The personal details of close to 200 million registered U.S. voters were exposed due to a misconfigured database. A Republican National Committee-funded data firm, Deep Root Analytics, stored the information on an unsecured cloud server.
It is not clear how long the information was unsecured. A researcher at security firm UpGuard stumbled upon the 1.1 terabytes of personal information and modeled data last week. The researcher, Chris Vickery, downloaded all of the accessible data and then notified federal authorities. Deep Root quickly secured the information after learning of the situation.
Political Campaigns Use Big Data to Gain an Edge
Political campaigns have used big data in the last 10 years to gain an edge on their opponents. Campaigns can now upload email addresses of their supporters and Facebook will match them with user accounts. This allows campaigns to buy extremely targeted ads that only a select group ever sees.
Firms like Deep Root gather as much information as they can about voters so that campaigns know what ads will be most effective. Firms can predict a person’s stance on political issues by analyzing thousands of data points about that person. These data points include what people have liked and followed on Facebook, as well as other online activity that data firms track.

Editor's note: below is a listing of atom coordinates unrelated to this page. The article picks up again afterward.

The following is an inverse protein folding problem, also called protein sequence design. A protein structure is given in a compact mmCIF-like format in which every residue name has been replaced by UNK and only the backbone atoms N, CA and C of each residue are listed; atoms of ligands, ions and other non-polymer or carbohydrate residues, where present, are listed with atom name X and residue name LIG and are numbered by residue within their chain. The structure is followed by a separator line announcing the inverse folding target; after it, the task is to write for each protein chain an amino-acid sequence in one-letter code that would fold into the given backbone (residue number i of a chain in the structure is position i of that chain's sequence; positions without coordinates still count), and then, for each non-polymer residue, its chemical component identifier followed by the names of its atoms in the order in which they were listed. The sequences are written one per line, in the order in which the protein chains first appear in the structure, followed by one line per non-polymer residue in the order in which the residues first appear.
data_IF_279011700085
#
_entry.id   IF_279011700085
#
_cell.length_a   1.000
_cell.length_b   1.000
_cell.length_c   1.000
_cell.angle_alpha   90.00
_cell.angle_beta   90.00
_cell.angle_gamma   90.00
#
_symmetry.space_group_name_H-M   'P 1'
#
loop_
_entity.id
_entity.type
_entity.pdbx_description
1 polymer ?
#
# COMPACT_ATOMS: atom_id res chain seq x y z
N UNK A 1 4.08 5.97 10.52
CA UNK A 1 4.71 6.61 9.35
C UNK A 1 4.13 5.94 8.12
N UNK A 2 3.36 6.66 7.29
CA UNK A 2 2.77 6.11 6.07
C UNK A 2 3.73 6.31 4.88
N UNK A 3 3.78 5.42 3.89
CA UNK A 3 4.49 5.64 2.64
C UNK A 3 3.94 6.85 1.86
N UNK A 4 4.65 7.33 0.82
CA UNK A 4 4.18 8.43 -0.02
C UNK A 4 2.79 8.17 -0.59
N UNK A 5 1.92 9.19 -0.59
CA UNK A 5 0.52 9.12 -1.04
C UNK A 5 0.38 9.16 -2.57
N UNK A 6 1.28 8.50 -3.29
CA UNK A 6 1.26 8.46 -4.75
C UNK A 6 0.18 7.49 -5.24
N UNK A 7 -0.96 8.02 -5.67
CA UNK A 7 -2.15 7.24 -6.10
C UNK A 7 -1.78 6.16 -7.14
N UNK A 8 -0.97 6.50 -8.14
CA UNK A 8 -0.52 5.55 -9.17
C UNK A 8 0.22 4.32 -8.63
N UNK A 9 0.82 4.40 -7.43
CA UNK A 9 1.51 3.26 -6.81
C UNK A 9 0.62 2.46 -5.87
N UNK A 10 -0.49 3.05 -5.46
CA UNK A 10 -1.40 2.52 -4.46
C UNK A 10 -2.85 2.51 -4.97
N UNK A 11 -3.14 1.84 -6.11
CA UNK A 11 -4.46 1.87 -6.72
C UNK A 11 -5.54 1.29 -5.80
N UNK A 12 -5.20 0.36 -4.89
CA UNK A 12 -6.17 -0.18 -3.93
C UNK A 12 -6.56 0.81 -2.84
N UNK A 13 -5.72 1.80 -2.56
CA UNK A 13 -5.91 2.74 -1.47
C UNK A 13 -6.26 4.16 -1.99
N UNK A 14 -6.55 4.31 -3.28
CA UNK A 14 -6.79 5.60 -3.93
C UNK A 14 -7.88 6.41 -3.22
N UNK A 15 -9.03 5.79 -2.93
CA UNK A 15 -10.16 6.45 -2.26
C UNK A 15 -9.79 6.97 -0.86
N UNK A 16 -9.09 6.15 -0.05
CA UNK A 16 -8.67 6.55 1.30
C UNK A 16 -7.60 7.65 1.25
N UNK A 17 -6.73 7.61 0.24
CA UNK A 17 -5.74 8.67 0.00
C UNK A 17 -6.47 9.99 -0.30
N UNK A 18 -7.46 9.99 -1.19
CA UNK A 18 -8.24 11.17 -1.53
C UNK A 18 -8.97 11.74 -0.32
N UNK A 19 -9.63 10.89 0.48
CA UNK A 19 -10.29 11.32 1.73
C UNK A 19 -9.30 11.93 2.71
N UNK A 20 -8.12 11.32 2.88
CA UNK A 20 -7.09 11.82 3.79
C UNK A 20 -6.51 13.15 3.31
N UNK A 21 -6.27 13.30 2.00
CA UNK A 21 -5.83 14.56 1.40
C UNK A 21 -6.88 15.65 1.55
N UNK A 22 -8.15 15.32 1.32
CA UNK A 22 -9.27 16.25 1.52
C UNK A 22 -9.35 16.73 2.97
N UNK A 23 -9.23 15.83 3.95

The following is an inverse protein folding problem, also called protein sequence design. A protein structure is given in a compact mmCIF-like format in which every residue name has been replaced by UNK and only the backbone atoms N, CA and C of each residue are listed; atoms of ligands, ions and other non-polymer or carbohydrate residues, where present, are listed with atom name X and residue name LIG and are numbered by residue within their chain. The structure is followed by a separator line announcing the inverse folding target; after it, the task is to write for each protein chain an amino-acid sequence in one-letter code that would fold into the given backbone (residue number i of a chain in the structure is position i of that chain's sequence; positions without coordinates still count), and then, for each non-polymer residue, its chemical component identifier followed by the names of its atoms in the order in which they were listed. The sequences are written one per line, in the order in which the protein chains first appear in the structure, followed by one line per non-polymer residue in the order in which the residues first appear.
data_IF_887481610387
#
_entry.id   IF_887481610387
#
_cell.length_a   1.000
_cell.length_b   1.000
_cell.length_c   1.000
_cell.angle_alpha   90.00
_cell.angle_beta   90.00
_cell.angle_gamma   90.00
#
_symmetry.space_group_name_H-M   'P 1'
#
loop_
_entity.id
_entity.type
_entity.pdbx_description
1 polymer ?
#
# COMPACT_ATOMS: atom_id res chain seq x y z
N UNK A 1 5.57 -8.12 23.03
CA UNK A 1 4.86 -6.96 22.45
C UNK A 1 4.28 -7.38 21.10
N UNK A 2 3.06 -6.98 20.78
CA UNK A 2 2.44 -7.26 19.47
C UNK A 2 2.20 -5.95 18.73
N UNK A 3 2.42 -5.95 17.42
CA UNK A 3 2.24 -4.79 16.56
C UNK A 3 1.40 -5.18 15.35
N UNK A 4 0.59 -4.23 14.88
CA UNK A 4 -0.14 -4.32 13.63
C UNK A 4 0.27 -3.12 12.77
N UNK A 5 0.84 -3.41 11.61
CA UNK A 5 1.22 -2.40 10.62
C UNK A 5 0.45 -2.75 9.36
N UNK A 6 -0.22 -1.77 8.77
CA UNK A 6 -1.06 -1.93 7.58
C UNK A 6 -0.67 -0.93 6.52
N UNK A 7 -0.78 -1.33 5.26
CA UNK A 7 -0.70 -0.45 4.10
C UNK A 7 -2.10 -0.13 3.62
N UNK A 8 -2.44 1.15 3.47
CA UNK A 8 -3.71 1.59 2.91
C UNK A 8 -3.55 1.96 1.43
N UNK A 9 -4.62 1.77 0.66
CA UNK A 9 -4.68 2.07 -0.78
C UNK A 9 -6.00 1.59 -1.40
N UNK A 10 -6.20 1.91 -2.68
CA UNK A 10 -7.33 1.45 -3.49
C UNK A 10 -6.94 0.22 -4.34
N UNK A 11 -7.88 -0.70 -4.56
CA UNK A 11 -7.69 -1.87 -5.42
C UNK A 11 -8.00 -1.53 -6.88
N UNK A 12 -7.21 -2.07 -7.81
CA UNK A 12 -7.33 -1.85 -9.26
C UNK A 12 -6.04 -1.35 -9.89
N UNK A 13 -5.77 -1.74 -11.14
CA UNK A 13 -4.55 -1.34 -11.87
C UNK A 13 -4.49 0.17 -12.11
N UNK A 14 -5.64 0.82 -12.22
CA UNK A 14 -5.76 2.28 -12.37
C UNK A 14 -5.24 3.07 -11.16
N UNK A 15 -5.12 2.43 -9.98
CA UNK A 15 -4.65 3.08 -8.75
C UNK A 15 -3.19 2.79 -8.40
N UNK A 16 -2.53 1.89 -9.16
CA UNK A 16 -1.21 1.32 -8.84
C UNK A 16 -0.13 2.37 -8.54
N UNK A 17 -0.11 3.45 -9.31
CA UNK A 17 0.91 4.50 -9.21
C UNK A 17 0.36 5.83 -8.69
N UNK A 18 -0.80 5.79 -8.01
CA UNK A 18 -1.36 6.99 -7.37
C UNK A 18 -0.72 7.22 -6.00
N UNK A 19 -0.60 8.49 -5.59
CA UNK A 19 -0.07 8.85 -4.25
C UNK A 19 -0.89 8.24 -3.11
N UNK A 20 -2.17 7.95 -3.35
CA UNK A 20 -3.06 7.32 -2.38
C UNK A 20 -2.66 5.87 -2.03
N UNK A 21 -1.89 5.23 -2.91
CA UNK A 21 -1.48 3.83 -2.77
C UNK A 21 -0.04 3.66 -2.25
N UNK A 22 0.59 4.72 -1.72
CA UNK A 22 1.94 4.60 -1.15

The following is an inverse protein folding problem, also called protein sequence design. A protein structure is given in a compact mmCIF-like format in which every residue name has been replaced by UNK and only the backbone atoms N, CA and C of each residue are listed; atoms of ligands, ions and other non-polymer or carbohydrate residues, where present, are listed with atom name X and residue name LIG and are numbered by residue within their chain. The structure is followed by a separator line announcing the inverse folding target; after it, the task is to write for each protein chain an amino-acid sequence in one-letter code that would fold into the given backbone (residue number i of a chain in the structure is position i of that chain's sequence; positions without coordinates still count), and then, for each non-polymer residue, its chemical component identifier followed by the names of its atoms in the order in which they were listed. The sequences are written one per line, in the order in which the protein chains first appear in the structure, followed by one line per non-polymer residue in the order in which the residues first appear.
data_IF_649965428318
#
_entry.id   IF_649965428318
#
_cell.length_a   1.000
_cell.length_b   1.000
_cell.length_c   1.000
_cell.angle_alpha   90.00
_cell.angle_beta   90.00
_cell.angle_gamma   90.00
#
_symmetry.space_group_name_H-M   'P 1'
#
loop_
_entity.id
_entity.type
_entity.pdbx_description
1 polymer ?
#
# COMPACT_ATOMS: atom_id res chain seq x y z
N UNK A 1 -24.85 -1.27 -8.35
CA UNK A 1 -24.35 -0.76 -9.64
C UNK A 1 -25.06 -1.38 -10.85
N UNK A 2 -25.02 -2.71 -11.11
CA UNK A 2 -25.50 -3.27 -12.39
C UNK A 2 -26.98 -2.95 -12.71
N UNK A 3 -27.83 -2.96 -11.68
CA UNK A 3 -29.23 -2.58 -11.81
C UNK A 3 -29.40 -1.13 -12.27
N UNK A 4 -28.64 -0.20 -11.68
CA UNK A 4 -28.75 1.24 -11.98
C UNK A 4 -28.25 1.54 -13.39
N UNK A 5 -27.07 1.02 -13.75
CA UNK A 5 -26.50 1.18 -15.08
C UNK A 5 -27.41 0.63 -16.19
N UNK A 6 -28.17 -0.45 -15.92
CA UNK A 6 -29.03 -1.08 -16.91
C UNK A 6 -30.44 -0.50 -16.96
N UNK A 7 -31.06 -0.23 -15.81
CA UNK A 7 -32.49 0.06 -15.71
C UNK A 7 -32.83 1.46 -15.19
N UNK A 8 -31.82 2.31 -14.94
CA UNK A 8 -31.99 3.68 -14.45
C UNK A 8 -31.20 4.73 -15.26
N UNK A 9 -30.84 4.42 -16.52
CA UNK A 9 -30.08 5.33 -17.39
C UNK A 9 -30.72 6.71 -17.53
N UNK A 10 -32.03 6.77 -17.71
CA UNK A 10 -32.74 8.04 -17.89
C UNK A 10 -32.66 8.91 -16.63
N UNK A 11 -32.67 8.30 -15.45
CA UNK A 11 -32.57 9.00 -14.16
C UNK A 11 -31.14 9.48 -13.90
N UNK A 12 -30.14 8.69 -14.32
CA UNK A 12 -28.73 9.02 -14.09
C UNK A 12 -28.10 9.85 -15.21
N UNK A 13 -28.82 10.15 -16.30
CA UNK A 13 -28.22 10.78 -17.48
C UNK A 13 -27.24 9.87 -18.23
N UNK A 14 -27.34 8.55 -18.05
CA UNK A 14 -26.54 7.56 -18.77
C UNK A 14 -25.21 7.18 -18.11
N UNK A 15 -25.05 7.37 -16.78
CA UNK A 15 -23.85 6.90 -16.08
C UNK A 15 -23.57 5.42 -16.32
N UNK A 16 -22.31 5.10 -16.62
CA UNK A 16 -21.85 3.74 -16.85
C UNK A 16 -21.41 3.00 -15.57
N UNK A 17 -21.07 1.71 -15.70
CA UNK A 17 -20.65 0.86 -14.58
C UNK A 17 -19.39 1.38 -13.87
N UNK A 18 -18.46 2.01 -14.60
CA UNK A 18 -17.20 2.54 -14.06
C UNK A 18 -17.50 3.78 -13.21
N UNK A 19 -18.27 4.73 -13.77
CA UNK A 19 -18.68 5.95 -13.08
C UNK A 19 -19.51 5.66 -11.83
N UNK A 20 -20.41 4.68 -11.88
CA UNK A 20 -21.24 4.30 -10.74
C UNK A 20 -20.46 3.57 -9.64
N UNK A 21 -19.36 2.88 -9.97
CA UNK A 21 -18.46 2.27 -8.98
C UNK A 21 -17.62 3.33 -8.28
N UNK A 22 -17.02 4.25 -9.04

Data firms do not have access to who a person voted for in an election, but they do know whether you vote or not, your party affiliation, and basic information like phone number and address. With more and more companies gathering and selling information, firms like Deep Root have collected and organized massive amounts of data.
What Deep Root Learned About Voters
Vickery discovered data going back through the 2008 election. Each state had a .csv file (which is a way of storing tabular data) with various categories that show the breadth of information that Deep Root had gathered.
Categories like “Modeled Religion,” “Birth Year,” and “Self-Reported Demographic” show how Deep Root tracked various aspects of voters. The files contain a blend of factual information and modeled data that attempts to predict a person’s stance on various issues.
One of Vickery’s colleagues, Dan O’Sullivan, looked himself up in the files and admitted that the firm accurately predicted his political stances on a variety of issues. Anyone who accessed the information could have downloaded a trove of information about the majority of American voters.
Deep Root has secured the information and taken responsibility for the breach. No one knows if anyone besides Vickery accessed the information by visiting the unsecured server.
This incident shows how combining sophisticated data gathering methods with lax security can lead to major breaches. This will certainly not be the last data breach, but for the time being, it’s one of the biggest and most significant.